That said, I do use the PolarPro more often. Their glass is made in China. This is at least what it was when I acquired my set. Full disclosure, PolarPro did send me a set for review and I put it up against the Breakthrough filters and with my testing anyway I couldn’t find any appreciable difference. I did have hopes of working with the physics professors here at the university to do some diffraction tests with some lasers, but alas, that hasn’t happened and probably won’t. To many other things to think about…

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Quinn Kirkland

What do you know about a device called Arsenal. Is it worth the money and will it make your photos better?

They call it, “The Intelligent Camera Assistant.” and apparently with version 2 it “just got smarter.”

When I click on the “features” page to find out about this product I find this quote on the top of the page, “[The] smart assistant AI suggests settings based on your subject and environment. It uses an advanced neural network to pick the optimal settings for any scene…”

So basically, they break it down to three steps.

  1. It examines the scene and looks for what subject you’re shooting and will make a determination on shutter speed and other settings based on the subject you’re shooting.
  2. Compares the scene with “thousands of professional photos” using “a convolutional deep neural network.”
    I had to look up what this “CNN” was all about and found this link.
    After watching it, I pretty much have a headache. It’s so heavily math based and I’m lost. This type of stuff takes ALL the fun out of photography.
  3. Settings are then optimized on 22 different factors such as hyperfocal distance and the sensor’s dynamic range.

Certainly the point of this device is to take much of the mystery out of photography. It tackles the complex stuff which presumably allows you to focus on your composition. At least, so far at least, it seems like the device will not make compositional recommendations for you. I hope it stays that way.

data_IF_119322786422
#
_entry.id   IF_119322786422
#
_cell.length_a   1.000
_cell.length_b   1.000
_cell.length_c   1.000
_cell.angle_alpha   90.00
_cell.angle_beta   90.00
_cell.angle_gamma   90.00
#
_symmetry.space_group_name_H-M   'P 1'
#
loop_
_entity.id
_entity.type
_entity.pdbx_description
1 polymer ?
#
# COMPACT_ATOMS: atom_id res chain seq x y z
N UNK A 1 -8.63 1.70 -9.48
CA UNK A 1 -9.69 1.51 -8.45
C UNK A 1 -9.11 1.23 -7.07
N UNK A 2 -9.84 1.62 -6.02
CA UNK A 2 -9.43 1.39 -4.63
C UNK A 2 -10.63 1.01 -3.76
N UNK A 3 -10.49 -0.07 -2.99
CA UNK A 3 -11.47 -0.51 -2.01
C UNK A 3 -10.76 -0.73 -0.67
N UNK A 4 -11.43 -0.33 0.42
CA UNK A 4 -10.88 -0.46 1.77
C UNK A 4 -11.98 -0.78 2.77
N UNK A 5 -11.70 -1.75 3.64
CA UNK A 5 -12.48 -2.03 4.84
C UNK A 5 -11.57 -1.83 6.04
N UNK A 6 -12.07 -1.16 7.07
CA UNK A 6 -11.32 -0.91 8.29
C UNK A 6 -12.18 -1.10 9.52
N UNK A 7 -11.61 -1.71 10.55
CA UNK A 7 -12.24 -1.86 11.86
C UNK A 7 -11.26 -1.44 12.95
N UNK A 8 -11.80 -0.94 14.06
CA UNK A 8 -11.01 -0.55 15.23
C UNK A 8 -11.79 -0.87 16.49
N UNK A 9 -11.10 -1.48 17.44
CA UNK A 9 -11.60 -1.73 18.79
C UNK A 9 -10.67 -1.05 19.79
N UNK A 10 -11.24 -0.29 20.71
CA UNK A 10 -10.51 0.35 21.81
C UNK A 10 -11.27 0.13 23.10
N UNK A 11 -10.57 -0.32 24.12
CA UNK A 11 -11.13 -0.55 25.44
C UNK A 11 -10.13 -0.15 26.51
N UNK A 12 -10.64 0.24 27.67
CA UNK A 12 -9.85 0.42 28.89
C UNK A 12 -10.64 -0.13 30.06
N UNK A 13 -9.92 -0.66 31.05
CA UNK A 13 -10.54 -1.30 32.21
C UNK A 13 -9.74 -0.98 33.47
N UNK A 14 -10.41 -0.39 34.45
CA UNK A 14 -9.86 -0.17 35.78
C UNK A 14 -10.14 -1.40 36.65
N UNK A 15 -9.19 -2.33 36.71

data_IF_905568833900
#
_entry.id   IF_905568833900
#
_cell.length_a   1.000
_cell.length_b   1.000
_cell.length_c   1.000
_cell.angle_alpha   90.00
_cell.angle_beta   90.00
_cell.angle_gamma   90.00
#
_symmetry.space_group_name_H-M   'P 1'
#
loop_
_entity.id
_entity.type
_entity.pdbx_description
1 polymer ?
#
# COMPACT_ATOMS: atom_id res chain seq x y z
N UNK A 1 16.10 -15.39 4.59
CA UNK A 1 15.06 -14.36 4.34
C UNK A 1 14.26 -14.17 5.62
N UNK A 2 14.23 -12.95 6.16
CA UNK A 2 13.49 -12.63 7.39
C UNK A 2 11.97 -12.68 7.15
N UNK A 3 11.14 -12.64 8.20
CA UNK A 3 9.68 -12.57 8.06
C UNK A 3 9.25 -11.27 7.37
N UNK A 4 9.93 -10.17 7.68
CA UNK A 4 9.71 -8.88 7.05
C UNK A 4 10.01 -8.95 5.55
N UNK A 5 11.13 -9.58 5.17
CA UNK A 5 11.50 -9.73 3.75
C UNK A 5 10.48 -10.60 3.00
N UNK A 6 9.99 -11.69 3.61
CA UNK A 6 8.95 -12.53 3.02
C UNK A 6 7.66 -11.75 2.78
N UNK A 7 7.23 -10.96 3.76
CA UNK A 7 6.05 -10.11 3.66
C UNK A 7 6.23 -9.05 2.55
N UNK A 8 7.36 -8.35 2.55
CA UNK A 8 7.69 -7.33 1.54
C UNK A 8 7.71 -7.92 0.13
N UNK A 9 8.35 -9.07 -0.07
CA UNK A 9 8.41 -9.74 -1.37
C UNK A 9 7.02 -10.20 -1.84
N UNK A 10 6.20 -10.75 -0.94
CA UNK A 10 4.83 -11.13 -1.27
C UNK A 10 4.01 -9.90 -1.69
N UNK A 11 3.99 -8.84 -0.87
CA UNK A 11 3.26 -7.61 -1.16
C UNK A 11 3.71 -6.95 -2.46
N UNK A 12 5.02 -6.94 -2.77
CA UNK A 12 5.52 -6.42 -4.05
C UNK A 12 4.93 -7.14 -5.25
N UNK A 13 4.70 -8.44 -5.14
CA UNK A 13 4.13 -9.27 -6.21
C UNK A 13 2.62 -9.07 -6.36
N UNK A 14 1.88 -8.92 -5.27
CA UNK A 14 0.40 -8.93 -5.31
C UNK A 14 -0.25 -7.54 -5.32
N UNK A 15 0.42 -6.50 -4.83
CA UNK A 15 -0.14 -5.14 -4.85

Other features:

  1. Deep Color (processing the image using their neural network).
  2. Full wireless control (via smartphone app).
  3. Nighttime assist that will automatically focus on the stars for you.
  4. Panorama preview.
  5. Focus stacking made easy.
  6. Magically remove people from shots (or other moving objects).
  7. Merge photos whether it’s very high dynamic range or long exposures (rather easy to do in PS if you know PS anyway).
  8. Timelapse features.
  9. Micro SD card in the unit for all the JPGs and raw images it can save (it does a lot of work for you).

At the time of research, they have 480 units left of their initial 11,000 units and it’s 20% off the regular price.

My analysis

In short, I was initially skeptical in the beginning of looking at this piece of kit. However, the more advanced things it can do for you are rather intriguing, such as timelapses and the nighttime helper. For me, I’d usually rather do the other items in Photoshop, such as long exposures and exposure blending. There’s just too much going on, especially with an exposure blend, that I would want to do to control the output. Also, I’m not sure if it creates the DNG file for these items (and the Deep Color too) or if it’s only doing it via JPG. 

It also looks like that it will transfer photos with the smartphone app rather easily. While that’s kinda nice, I’m not one to put too many pics on my smartphone. It clogs it up and I hate transferring pics off it, so I generally don’t do any serious photo work on my smartphone. I like the iPhone but their way of handling photos is completely outside of my workflow so I have chosen not to do it.